3) You have a wide range of hobbies and intellectual pursuits, what’s your latest interest outside of music?
Somebody once called me a Renaissance man and I had to google it to understand what it meant, and that’s way too pompous! It’s true that I am just very curious, I like to discover and learn new things and tricks, and always challenge myself. Lately, I am trying to understand few things about modern art, go a bit further than the usual “I like it/I don’t like it” routine. Once again, discover the artist to understand his work! I’m addicted to the “for dummies” collection! Other than that, I caught the golf bug! I know it is so not Rock’n’roll but after talking about it with Alice Cooper I feel less ashamed admitting it! And it’s the perfect outlet when you’re on writing mode.
4) If you could go on tour with any artist (past or present), who would it be and why?
I won’t be very original by saying that touring with Elvis, the Beatles or the Stones would be the ultimate fantasy. On a more realistic note, there are so many great bands out there that I would love to tour with. Because, their music influenced me on so many levels, I’d have to go with U2, Bon Jovi, Bryan Adams, The Goo Goo Dolls, Green Day, Slash, and so many more. Jack White is a genius and touring with him and just being around him must be exhilarating. Because I love his 2 solos records, touring with Noel Gallagher would be a treat. Even though I am a huge Muse fan, I would hesitate touring with them simply because my lack of musicianship would be too obvious compared to Matthew Bellamy’s!!!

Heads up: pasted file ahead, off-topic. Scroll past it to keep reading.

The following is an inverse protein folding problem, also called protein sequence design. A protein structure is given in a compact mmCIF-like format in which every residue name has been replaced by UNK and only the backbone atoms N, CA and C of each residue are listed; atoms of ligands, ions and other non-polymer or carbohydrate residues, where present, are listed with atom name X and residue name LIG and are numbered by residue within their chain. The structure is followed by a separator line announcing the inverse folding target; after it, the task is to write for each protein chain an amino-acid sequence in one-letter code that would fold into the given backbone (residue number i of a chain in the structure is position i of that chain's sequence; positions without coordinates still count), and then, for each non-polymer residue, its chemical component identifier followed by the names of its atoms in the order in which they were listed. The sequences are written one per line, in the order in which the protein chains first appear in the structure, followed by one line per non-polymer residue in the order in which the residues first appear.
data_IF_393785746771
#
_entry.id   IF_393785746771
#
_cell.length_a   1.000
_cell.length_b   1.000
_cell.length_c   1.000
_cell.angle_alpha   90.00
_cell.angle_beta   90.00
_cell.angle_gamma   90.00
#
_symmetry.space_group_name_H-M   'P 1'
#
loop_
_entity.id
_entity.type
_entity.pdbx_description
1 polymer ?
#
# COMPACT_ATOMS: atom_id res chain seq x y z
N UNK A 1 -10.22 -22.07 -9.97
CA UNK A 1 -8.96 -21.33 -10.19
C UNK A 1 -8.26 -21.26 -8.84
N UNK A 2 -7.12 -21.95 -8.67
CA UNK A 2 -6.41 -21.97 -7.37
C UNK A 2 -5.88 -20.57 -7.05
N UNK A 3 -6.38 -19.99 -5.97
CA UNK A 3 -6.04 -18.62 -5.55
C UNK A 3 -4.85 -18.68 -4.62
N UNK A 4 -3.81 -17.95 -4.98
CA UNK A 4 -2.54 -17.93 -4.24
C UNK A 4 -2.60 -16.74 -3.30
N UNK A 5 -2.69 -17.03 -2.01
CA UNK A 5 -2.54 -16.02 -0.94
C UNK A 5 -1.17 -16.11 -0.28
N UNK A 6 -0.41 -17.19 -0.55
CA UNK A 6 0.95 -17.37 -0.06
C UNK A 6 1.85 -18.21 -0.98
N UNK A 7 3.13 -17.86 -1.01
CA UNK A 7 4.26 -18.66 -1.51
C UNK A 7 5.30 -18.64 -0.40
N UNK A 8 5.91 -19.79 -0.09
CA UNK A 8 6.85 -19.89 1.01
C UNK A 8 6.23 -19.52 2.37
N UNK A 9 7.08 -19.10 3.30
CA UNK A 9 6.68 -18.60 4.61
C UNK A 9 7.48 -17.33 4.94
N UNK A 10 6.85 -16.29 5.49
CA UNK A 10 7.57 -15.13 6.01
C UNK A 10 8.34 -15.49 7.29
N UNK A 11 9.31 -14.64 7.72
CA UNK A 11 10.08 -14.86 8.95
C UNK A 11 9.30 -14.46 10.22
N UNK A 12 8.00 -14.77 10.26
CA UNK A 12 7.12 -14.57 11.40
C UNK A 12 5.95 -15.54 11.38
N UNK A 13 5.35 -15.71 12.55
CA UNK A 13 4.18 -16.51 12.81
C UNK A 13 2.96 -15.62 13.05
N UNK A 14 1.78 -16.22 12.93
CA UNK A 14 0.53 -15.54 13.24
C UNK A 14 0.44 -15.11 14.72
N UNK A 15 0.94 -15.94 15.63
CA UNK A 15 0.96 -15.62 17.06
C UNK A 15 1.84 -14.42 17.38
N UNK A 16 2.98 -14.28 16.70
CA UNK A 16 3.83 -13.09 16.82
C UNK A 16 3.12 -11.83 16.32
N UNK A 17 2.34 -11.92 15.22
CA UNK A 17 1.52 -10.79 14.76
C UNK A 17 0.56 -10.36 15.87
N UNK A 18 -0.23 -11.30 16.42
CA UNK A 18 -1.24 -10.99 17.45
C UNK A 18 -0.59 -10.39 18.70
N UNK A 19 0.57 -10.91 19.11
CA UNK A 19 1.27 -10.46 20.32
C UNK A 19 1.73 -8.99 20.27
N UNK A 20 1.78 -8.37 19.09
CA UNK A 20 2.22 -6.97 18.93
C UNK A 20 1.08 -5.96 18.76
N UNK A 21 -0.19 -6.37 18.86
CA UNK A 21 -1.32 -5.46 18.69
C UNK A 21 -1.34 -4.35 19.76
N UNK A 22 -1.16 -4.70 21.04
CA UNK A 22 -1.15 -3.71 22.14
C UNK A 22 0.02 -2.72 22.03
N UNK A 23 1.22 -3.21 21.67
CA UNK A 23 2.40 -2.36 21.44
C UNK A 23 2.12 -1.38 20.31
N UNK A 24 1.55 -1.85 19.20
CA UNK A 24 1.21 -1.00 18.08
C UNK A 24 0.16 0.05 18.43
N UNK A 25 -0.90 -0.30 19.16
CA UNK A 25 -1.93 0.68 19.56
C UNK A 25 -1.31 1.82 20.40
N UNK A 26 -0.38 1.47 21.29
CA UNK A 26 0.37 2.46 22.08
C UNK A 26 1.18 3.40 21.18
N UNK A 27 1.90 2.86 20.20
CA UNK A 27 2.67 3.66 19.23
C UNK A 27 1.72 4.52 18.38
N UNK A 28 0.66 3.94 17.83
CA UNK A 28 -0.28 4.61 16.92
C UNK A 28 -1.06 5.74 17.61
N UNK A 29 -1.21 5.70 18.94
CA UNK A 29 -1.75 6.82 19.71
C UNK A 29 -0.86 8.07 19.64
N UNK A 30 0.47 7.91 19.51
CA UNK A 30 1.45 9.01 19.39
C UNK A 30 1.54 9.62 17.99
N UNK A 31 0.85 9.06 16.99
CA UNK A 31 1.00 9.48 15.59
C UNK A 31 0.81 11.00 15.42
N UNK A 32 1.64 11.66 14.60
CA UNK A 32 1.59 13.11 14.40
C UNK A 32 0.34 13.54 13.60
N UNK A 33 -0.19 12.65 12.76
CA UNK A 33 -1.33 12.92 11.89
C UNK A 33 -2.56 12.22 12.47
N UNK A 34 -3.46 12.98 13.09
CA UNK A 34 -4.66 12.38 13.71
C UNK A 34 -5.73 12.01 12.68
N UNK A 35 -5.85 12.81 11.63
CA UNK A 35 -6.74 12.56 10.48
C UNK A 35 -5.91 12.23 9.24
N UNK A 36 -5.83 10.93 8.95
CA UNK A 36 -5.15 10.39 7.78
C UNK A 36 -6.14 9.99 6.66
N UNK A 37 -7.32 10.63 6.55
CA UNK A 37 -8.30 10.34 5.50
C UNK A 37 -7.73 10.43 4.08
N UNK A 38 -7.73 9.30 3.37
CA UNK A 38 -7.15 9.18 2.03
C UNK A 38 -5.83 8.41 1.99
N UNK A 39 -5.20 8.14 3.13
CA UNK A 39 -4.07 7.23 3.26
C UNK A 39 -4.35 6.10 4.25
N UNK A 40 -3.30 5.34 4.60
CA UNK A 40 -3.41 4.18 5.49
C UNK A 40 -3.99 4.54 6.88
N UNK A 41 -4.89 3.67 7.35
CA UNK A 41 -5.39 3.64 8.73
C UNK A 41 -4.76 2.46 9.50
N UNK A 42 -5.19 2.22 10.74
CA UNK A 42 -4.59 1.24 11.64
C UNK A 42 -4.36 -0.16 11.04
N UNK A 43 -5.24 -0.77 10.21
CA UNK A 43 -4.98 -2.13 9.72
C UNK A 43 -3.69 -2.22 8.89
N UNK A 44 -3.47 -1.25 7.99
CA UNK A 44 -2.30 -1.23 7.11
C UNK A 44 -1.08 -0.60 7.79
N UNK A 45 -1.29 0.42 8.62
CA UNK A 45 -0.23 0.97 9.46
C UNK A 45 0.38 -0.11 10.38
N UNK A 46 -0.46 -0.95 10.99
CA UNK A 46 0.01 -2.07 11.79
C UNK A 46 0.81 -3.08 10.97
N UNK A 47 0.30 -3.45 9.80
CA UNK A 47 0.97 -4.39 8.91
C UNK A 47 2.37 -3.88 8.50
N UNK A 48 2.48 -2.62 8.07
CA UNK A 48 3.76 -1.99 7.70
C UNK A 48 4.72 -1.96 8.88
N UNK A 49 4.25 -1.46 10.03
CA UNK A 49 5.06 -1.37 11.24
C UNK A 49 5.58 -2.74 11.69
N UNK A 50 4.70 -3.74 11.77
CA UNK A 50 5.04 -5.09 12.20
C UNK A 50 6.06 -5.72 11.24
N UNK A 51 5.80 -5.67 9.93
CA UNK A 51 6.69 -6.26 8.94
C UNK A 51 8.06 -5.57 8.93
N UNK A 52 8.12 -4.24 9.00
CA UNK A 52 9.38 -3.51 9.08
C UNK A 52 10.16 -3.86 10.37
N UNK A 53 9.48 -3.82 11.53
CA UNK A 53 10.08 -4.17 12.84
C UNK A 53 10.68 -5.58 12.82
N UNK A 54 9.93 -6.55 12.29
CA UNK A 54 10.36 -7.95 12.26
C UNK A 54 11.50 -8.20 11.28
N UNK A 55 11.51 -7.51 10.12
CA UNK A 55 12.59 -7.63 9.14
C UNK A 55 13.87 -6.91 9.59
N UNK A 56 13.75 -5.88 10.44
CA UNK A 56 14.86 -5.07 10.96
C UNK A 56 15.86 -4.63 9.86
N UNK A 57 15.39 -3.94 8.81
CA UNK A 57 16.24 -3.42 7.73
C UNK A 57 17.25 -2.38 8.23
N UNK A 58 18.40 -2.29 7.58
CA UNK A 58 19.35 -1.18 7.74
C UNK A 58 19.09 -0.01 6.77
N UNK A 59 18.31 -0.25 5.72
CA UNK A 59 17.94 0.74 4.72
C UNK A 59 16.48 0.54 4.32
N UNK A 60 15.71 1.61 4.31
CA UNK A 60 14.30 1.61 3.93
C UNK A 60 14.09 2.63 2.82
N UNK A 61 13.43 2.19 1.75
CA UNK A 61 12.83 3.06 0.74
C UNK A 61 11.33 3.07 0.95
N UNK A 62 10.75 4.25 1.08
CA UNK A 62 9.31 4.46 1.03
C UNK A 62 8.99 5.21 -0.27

5) Tell us about the first gig you ever played?
Wow, I’m too old to remember that kind of things! One of the first shows that I remember was in Monaco, I was 20, and we were not opening but closing for big names. So, after whoever was playing that night, we were playing until the room was totally empty. Very humbling experience but I got to meet and learn from great artists like the Beach Boys, George Benson or even Julio Iglesias!
6) What’s your favorite karaoke song?
Good question, I think I would go for something theatrical “My way” or “I was made for Lovin’ you”! Singers are usually bad karaoke partiers. Way too self-conscious. So I’d have to pick a song that I could have fun with.
7) What’s the rock music scene like in Paris?
I am not a good ambassador for my country! Sadly, the rock scene in Paris ain’t that great, probably since rock music is banned from mainstream radio stations. We do have some cool festivals during the summer but we do not have a lot of good, inventive french rock bands. My friends from the band Shaka Ponk are actually very good and put on an awesome live show.